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Saturday, April 20, 2013

Folktale and Fairy Tale illustrations

Virginia Francis Sterrett
“Blondine”

The Lark and the Toad, as reinterpreted by Real Toads member, Kay L. Davies


the lark and the toad
were out one night
when the sky was dark
and the moon was bright.
when the lark said “hark!”
and the toad said “hush!”
as a maiden appeared
with a white mule deer
and a big white cat
who wore no hat.
“that’s a cat,” said the lark
“I knowed,” said the toad
“as soon as I heard it mewl.
 but what of the deer?
 is it true what I hear?
 that deer eat toads for lunch?”

*
Virginia Francis Sterrett
"Europa and the Bull"

at this point in the tale
they reached the sea
where a big white bull
was carrying She
upon its back through the waves.
“ahoy,” cried the toad,
“you’re the loveliest load
 I’ve ever seen on a bull.
 please come to the land,
 or at least to the sand,
 and have a wee chat with we.”
so She dismounted
and floated ashore
while the bull carried on to see
and She sat on the sand
just as if it were land
and talked to the lark and the toad.

*
For the 20th day of our April poem-a-day challenge at the Imaginary Garden with Real Toads, Kerry has introduced us to the charming and enchanting art of American illustrator Virginia Francis Sterrett. I have seen her work often, but have never known anything about her until now. Hers was a short and tragic life in the early 20th century. Most widely known for illustrating folktales and fairy tales, she died of tuberculosis when she was only 30.
*
The folktale is a story, passed down verbally from generation to generation. Each storyteller told the stories a little differently, making them more interesting and fascinating as the ages passed. Different folktales bear the characteristics of the culture, folklore and customs of the people from which they originated.
The fairy tale has its roots way back in ancient times. A very significant literature genre, fairy tales are present in all cultures worldwide. In contrast to folktales, which are spread form mouth to mouth and have no author, the author of fairy tales is known and they are written down.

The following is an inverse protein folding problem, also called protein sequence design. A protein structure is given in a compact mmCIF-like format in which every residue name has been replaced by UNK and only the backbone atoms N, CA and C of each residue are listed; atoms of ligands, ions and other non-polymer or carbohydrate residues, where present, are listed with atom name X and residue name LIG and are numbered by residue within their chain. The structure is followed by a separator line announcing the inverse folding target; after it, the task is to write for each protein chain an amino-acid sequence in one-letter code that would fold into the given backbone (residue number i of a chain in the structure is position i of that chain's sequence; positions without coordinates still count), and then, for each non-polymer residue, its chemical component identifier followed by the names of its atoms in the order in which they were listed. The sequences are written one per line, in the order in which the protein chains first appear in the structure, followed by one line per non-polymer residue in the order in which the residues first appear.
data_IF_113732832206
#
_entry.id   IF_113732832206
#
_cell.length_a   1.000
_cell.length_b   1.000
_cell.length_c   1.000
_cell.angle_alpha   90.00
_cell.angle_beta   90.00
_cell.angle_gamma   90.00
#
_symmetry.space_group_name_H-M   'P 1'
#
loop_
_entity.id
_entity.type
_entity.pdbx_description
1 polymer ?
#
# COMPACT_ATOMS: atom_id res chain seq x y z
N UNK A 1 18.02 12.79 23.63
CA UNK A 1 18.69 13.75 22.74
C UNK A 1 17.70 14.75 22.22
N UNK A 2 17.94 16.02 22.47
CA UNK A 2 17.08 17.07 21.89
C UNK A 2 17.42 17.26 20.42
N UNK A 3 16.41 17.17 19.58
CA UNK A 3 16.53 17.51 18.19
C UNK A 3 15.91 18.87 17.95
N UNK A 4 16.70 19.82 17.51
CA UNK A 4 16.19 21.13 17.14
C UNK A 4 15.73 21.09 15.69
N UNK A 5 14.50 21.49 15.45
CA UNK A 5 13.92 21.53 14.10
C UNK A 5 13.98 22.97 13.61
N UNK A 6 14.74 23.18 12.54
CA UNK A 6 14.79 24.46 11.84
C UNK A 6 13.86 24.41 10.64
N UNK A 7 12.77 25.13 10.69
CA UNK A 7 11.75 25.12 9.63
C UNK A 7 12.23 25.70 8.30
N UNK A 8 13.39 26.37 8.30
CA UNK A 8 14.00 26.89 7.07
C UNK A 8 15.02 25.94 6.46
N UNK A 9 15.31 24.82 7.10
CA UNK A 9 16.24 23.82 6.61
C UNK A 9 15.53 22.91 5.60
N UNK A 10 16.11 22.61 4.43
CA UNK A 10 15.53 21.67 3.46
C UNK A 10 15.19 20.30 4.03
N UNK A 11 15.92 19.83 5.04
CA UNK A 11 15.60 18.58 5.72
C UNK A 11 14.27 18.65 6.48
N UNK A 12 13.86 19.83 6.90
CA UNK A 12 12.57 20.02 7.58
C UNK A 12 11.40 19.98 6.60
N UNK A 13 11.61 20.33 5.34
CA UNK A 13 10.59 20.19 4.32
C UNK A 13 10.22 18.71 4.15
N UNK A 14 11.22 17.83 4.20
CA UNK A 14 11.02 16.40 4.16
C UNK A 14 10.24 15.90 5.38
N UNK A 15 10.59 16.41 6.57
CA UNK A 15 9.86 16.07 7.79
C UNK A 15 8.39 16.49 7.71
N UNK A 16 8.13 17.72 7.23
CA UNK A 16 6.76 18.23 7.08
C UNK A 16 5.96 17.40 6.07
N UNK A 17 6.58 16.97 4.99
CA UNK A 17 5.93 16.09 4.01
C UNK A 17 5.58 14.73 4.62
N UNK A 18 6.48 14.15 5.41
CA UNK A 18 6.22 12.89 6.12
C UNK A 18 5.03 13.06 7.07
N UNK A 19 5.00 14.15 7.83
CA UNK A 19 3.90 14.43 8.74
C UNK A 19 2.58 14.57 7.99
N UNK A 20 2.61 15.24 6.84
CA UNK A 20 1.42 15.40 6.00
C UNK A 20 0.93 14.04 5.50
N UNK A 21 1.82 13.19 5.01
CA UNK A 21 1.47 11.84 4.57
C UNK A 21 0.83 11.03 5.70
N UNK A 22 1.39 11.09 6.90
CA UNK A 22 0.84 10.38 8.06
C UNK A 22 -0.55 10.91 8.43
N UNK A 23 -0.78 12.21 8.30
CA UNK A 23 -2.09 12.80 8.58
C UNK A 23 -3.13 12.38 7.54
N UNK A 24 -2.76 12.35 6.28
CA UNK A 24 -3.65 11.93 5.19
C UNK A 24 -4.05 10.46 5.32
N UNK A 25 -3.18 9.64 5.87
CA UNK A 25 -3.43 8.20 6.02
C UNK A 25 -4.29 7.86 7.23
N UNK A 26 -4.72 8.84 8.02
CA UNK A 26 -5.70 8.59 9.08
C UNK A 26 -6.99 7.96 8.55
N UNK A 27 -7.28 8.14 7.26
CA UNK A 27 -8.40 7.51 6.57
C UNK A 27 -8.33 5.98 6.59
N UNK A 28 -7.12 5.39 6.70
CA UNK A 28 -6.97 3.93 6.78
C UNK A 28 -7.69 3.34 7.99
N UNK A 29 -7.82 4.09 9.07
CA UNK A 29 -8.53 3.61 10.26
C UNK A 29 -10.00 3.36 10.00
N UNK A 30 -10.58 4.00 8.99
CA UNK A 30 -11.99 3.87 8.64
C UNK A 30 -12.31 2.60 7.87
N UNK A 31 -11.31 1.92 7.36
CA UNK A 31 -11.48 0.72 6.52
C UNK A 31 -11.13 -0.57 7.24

20 comments:

Yamini MacLean said...

Hari OM
This is beautiful Kay - and the first I have seen/heard of the artist. Love it!

(Just an addendum to yesterday's comment - have reversed my decision re the Google comments on Blogger as it turns out some of my readers couldn't join in the fun... It will be forced eventually I suppose, but for now have reverted to the standard blogger commentary box. And still it all remains a hazy maze!)

Have a super weekend. YAM

Kerry O'Connor said...

Somehow I knew you would go with the lark and toad, and I have not been disappointed. This is a tale of friendship, humorously told. delightful!

Charleen said...

Charming, really.

Helen said...

Beautiful story telling, Kay!

hedgewitch said...

Reminds me of Edmund Lear--lovely rhymes and silly stories--perfect fare to go with the illustrations and in a children's book of never-ending tales. Loved it, Kay.

Jennifer A. Jilks said...

You are much fun and a wiz with words!

sharplittlepencil.com said...

Kay, this is priceless. There's a whimsy ("I knowed, said the toad") along with a rhythm that, when I read it aloud, well, the whole thing melted in my mouth.

Magical, wonderful. A true folk tale from these lovely illustrations. I took one from Blondine, too. Grateful for this prompt, which has brought magic from all our hearts. Amy

Emma Major said...

oh Kay, you're a genius, wonderful work

Mama Zen said...

Delightful! I just adore:

I knowed, said the toad.

Ellecee said...

I love this whimsical folk tale,,,the lark and the toad made me smile and the addition of "She". "you're the loveliest load I've ever seen on a bull" just as if you see a bull every day in the sea :-) Such fun,,

Susie Clevenger said...

What fun! Only you could take the Lark and the Toad on such an adventure...love it!

Rune said...

I like this part best:

when the lark said “hark!”
and the toad said “hush!”

aquadragonfruit

Susan said...

How very silly and fun!
(Which sea do you want four lines from the end?)

Kay L. Davies said...

@ Susan
It was supposed to be "carried on to see" but I accidentally typed "sea" and posted it that way. But I changed it to "see" almost immediately.
K

Mara said...

Well, your poem fitted the art perfectly. Good enough to publish as one of the stories I felt!

Robyn Greenhouse said...

So clever to use more than one picture and fun to read!

Cad said...

You are a lady after my own heart - if that is possible! LOL

Marian said...

Kay, i *love* this and it also meets the approval of my little one (my 7-year-old daughter) who says "that IS a really nice poem!"

Kay L. Davies said...

@ Marian
The approval of your 7-year-old is high praise indeed when it comes to a poem like this, written with fairy tales in mind. This is my favorite comment!
K

ros@dimaggio63 said...

Hello Kay :))
mi piace molto il quadro "Europa and the Bull".
Un augurio che questa sia una settimana serena.
Lindy cosa fà ?
Baci Myriam